Again, Jesus mortified His frail body by fatiguing journeys and the labor of teaching and preaching of His ministry. The Jewish country abounds in mountains and wildernesses, and the traveller is often compelled to journey leagues through deserted places before he reaches an inhabited spot. Hence our dear Saviour had to cross many a trackless mountain and valley, pass through many a wilderness and desert, in wind and in rain, in heat and in cold, in labor and fatigue, seeking, as the Good Shepherd, the lost sheep. He was so anxious to rescue them from the fangs of the wolf that He spared neither pains nor labor to save them.
Consider here that Our Lord, exhausted, wet with rain, scorched by the heat, shivering with cold, hungry and thirsty, often came into the cities and villages to find, perhaps, but scanty accommodations, or none at all, not even a roof to cover Him.
Consider also that Our Lord chastised His body by continual watching. The evangelists tell us that He prayed, not only a few hours, but whole nights together. This must have been a most trying task for Him, exhausted as He was; and yet He did it, not once, but very often, for St. Luke says it was His custom: "And going out He went, according to His custom, to the Mount of Olives." (Luke xxii. 39.) When He spent the night in Bethania, He seldom remained at Martha's house, but went, tired as He was, to Mount Olivet to pray.
Despite this humble and laborious life in the service of His fellow-men, Our Saviour was fiercely persecuted. The Saducees, a Jewish sect denying the immortality of the soul and judgment after death, whose members de-voted themselves unreservedly to sensual indulgences, of course did not relish the strict doctrine and austere life of Christ. The high priests, too, and the Pharisees were His enemies. Their hatred was caused principally by jealousy: the people loved and praised Jesus, and left them. At this they were offended.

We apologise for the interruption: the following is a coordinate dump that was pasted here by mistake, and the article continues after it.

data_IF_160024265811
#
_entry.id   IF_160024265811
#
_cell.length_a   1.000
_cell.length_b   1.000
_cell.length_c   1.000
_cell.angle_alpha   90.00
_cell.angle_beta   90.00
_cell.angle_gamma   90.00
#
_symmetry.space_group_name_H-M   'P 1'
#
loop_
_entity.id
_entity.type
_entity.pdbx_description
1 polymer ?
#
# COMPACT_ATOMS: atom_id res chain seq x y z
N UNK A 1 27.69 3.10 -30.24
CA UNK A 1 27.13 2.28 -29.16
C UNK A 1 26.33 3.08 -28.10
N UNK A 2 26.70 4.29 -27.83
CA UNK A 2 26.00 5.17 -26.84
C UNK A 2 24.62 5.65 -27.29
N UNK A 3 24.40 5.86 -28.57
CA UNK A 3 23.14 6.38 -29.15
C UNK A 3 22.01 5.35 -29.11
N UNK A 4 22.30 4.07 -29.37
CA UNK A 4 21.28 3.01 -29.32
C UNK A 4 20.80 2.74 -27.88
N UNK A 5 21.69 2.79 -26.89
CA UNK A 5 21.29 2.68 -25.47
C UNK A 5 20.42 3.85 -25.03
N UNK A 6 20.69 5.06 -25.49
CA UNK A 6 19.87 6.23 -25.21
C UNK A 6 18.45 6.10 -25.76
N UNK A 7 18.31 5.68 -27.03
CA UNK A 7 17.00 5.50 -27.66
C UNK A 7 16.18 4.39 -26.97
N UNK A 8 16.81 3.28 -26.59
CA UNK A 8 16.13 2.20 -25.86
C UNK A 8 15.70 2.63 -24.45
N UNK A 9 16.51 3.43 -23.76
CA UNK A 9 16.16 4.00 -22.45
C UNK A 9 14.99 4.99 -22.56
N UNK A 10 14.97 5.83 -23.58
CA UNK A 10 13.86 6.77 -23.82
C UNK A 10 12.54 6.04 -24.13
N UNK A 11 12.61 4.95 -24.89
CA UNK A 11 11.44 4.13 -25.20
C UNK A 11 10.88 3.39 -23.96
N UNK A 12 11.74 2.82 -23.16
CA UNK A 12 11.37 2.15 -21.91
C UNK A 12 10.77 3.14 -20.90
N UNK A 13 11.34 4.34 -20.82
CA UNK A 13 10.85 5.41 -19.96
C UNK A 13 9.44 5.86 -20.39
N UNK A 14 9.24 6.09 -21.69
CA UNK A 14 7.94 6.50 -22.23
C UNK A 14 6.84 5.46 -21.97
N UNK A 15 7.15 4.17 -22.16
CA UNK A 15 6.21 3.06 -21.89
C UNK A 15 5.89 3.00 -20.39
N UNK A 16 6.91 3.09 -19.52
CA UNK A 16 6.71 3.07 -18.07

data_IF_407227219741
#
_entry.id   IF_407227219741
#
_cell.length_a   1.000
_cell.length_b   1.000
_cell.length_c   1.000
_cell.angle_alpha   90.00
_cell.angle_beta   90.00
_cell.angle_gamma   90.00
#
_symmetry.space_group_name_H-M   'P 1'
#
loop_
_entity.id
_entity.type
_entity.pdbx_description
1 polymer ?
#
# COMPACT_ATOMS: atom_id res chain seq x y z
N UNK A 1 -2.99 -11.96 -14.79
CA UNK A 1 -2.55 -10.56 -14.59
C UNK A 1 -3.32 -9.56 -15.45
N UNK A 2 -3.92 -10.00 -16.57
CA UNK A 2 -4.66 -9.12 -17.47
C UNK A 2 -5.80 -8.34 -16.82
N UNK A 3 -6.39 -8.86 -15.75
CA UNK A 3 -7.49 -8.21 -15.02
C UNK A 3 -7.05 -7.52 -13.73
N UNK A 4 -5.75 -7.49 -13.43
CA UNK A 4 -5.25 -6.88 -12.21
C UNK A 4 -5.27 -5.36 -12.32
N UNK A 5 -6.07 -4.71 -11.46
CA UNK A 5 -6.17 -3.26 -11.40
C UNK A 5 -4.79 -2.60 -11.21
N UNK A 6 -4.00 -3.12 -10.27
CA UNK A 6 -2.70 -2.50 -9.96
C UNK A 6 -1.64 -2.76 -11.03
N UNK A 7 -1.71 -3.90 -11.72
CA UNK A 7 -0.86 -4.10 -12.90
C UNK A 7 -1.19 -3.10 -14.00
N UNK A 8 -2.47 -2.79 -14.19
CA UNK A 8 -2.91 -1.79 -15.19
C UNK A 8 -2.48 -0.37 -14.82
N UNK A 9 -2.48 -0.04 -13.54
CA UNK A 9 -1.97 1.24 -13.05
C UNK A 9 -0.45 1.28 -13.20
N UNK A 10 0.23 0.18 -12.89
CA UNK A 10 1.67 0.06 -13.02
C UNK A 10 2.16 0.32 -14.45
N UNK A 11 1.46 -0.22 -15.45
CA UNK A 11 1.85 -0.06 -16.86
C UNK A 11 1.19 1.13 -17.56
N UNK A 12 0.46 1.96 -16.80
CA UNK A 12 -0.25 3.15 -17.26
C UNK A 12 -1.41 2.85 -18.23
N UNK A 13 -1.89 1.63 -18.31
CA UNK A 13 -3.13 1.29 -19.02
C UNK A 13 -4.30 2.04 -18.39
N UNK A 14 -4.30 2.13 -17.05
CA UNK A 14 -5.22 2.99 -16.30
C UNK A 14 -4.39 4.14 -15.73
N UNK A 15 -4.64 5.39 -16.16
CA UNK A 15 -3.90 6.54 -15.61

The hatred of the Pharisees, especially, became more intense every day, until they finally were thoroughly en-raged. They sought by all means to withdraw the people from Christ, and to regain their confidence. They suspiciously watched every word and act of Jesus, to find cause to accuse Him. They began to censure the people, saying: " How can you follow so mean a man, the son of poor people, Himself only a poor carpenter, whose companions are as base, ignorant, and despicable as Him-self, and who are led by His cunning words to abandon their families, to travel over the country with Him in idleness? Beware, the end will prove that our warning was opportune."
By such phrases the Pharisees tried to dissuade the people from following Christ, but with little success; for the longer He continued in His ministry the more did the people flock to Him. Finally, when His followers proclaimed Jesus as the Messias, His enemies had re-course to the high priests and ancients in Jerusalem, saying : " This matter will result in no good: there will be a revolt; the people will no longer obey you, but will rise and make this man king. They will rouse the anger of the Romans, who will destroy you." The chiefs and high priests, themselves enemies of Jesus, lent a willing ear to these accusations, and made no pretence to conceal their hatred of Him. This hatred caused Our Saviour to feel so aggrieved that He referred to it shortly before His d lath, saying: " If they have persecuted Me, they will also persecute you." (John xv. 20.)